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iTunes, Record Labels Aim to Jump Start Album Sales

July 27, 2009 8:55 AM ET

Apple and the four major record labels are reportedly in talks to figure out ways to entice more consumers to purchase full-length albums, the Financial Times reports. Codenamed "Cocktail," their plan calls for the introduction of an interactive liner-notes booklet to accompany full-album purchases. The booklet would include lyrics, photos, videos and the ability to play music on computers without using iTunes, according to sources close to the talks. Apple reportedly hopes to launch the new project in September. When contacted by Rolling Stone this morning, a spokesperson for Apple said the company was declining comment on the report.

While digital music sales remain strong and CD sales plummet, the majority of consumers still choose to purchase their music a la carte, or by the song instead of the full album. "It's all about re-creating the heyday of the album when you would sit around with your friends looking at the artwork, while you listened to the music," a source close to the talks told FT.com. Apple recently tried to boost album sales by introducing variable pricing, which raised the cost of hit singles while lowering that of catalog albums. Reps from the four major labels declined to comment on "Cocktail."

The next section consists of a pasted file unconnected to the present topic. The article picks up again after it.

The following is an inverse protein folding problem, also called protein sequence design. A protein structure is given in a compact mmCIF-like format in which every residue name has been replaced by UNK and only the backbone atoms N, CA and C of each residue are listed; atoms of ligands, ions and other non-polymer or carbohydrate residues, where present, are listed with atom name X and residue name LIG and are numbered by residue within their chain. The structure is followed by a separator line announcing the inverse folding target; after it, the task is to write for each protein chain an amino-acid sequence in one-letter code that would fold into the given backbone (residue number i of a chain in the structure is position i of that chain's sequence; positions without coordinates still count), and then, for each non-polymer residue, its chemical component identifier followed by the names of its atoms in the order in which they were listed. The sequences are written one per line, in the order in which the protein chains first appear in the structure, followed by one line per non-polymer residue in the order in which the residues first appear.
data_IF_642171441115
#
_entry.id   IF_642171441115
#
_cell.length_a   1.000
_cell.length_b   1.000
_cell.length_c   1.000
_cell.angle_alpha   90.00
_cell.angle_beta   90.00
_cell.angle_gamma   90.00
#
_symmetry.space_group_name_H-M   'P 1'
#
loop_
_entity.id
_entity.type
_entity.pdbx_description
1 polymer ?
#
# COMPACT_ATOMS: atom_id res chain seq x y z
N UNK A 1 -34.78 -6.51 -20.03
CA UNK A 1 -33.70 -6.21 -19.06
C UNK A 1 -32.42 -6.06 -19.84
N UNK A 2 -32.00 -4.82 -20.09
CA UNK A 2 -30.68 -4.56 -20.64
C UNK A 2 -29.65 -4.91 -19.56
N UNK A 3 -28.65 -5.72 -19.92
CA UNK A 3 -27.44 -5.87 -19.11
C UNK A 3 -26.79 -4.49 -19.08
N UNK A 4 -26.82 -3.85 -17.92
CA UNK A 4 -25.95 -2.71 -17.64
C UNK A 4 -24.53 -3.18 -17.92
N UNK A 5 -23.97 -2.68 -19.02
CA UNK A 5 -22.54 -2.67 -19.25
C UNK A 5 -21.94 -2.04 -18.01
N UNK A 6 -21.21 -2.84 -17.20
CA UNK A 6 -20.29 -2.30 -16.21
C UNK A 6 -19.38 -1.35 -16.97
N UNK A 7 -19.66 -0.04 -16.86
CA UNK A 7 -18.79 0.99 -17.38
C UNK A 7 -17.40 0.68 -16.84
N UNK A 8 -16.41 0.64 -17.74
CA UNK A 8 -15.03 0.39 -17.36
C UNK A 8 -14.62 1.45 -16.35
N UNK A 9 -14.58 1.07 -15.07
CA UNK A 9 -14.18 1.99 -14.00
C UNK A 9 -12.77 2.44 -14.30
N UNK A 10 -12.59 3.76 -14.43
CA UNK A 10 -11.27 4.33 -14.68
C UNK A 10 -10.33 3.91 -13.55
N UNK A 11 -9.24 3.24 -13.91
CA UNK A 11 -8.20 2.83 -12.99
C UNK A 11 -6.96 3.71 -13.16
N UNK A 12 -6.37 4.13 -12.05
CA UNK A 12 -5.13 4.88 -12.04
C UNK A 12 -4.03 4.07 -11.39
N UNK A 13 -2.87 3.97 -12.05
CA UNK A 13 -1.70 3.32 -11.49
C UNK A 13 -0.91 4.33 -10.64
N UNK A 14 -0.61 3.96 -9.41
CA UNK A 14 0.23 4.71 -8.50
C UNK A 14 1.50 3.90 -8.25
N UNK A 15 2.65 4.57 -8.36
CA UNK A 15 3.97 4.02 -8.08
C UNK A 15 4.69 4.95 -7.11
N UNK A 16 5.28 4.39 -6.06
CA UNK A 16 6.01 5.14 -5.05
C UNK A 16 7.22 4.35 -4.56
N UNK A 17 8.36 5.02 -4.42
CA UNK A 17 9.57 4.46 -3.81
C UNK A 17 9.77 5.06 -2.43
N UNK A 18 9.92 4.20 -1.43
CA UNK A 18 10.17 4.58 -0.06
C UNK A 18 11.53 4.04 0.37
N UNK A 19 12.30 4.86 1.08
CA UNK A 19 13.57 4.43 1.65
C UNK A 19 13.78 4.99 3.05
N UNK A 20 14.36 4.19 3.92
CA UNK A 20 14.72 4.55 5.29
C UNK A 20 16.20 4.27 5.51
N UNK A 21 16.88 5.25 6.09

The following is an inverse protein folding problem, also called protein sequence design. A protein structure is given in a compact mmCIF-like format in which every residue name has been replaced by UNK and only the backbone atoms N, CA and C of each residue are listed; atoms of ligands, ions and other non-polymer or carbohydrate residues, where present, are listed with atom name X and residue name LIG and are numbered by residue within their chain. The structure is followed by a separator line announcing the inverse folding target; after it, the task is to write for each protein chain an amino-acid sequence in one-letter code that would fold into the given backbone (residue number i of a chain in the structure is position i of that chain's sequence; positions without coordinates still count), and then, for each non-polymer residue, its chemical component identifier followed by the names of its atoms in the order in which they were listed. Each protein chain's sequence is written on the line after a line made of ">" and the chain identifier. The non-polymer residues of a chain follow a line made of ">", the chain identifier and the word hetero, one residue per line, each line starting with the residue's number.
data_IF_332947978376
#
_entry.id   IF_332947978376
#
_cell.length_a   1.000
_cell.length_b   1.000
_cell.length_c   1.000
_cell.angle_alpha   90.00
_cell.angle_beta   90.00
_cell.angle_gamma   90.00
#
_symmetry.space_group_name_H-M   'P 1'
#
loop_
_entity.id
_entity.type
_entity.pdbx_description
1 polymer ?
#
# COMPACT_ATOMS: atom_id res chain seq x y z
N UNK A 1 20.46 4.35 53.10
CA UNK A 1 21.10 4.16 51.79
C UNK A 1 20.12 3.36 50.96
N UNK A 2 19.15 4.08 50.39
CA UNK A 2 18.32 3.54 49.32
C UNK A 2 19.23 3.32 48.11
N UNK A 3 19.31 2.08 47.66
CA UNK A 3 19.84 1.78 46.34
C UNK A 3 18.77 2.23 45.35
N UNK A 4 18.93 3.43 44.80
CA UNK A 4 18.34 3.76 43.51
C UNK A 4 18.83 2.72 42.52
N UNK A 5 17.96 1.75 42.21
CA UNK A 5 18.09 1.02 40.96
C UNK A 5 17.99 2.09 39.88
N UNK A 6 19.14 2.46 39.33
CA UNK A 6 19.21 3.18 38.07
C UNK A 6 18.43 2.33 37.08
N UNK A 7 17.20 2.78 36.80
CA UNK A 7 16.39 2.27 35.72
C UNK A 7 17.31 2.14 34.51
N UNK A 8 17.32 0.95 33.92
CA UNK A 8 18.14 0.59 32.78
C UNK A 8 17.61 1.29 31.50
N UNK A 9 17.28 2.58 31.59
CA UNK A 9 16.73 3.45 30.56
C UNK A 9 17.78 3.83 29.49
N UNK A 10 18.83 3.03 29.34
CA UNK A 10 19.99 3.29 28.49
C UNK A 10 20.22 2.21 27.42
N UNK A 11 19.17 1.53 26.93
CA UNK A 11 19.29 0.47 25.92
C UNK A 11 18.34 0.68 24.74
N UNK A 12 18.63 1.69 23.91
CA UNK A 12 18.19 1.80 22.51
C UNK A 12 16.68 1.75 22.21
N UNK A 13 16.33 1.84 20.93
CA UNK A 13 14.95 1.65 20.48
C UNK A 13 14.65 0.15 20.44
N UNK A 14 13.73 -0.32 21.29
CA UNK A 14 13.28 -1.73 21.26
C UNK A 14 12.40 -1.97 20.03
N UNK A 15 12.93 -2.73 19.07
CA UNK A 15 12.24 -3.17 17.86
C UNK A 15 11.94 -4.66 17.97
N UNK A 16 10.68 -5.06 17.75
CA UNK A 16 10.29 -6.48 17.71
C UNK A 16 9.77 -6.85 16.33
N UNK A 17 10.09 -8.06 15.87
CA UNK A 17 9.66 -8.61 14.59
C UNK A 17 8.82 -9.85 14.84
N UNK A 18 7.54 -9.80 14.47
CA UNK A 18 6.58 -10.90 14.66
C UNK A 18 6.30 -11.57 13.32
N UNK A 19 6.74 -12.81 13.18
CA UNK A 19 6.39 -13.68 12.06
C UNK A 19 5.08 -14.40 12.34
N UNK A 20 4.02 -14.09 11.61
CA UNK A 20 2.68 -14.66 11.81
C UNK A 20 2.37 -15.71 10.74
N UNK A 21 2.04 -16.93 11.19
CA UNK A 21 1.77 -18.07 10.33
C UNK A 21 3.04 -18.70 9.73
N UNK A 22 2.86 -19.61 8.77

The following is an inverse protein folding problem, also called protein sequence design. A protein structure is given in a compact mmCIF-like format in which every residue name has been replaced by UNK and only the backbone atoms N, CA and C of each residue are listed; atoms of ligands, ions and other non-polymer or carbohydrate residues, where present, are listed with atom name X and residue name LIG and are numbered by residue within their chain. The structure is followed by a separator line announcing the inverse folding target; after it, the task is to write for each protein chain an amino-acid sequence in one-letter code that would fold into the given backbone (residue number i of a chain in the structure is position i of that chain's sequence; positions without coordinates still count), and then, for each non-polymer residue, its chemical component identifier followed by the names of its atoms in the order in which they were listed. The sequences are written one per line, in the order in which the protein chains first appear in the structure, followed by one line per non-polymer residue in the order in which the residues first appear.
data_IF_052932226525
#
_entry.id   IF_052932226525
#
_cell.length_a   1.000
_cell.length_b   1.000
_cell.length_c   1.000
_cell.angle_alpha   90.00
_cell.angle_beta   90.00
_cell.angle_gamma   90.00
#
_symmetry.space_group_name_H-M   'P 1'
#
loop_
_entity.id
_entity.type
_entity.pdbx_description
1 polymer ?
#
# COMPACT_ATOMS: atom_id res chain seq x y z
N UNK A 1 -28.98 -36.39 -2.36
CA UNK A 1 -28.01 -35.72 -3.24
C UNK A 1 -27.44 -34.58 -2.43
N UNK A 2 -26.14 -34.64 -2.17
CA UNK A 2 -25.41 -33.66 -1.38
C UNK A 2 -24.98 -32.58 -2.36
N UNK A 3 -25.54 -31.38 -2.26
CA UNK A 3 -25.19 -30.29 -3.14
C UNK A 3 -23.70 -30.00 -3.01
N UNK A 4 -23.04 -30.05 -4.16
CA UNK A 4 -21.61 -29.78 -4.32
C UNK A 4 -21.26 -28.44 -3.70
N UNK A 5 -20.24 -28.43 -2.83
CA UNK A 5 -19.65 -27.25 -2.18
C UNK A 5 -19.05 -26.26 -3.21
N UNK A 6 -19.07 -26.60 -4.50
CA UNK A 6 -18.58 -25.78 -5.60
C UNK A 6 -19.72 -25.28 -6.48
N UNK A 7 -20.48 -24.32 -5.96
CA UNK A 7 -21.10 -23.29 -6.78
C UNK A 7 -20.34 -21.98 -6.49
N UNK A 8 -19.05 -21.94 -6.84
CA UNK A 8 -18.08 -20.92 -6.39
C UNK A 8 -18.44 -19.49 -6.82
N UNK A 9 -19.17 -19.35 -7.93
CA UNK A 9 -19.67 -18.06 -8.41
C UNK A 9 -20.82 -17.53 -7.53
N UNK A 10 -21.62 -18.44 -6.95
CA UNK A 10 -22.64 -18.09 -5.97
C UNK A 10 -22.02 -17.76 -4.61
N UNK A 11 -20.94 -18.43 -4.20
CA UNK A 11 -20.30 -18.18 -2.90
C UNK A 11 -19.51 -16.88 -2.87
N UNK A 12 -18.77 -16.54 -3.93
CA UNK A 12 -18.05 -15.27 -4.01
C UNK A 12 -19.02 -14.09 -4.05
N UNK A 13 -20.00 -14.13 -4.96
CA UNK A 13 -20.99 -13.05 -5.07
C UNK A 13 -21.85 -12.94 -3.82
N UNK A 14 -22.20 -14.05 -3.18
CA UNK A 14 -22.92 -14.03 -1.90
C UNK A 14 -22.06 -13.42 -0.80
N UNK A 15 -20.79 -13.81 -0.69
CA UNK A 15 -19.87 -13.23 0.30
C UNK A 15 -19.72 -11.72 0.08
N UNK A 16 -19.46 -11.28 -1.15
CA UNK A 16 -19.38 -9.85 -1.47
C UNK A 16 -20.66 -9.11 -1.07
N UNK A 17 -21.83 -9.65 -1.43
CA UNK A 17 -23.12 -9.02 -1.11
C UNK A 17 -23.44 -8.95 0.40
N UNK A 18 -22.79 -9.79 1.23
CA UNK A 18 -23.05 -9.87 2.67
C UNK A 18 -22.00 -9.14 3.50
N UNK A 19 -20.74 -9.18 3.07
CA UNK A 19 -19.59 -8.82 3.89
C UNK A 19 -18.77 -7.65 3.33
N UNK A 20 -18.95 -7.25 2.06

In addition to boosting album sales, the new liner notes and interactive booklet are part of a bigger project Apple has planned, according to the Financial Times, who report that Apple has a "tablet-sized" touch-screen computer in the works that could be released in time for the holiday season. The new computer, which will be about 10 inches diagonally, will also have Internet capability, allowing users to connect to the iTunes store in order to purchase music and movies. The computer is also being dubbed Apple's response to Amazon's popular Kindle, and FT writes that Apple is reportedly in talks with the major publishers.

Related Stories:
iTunes Starts Variable Pricing, Yahoo! Announces New Music Site
Apple's iTunes Adds Three Major Labels For DRM-Free Songs, Sets New Prices

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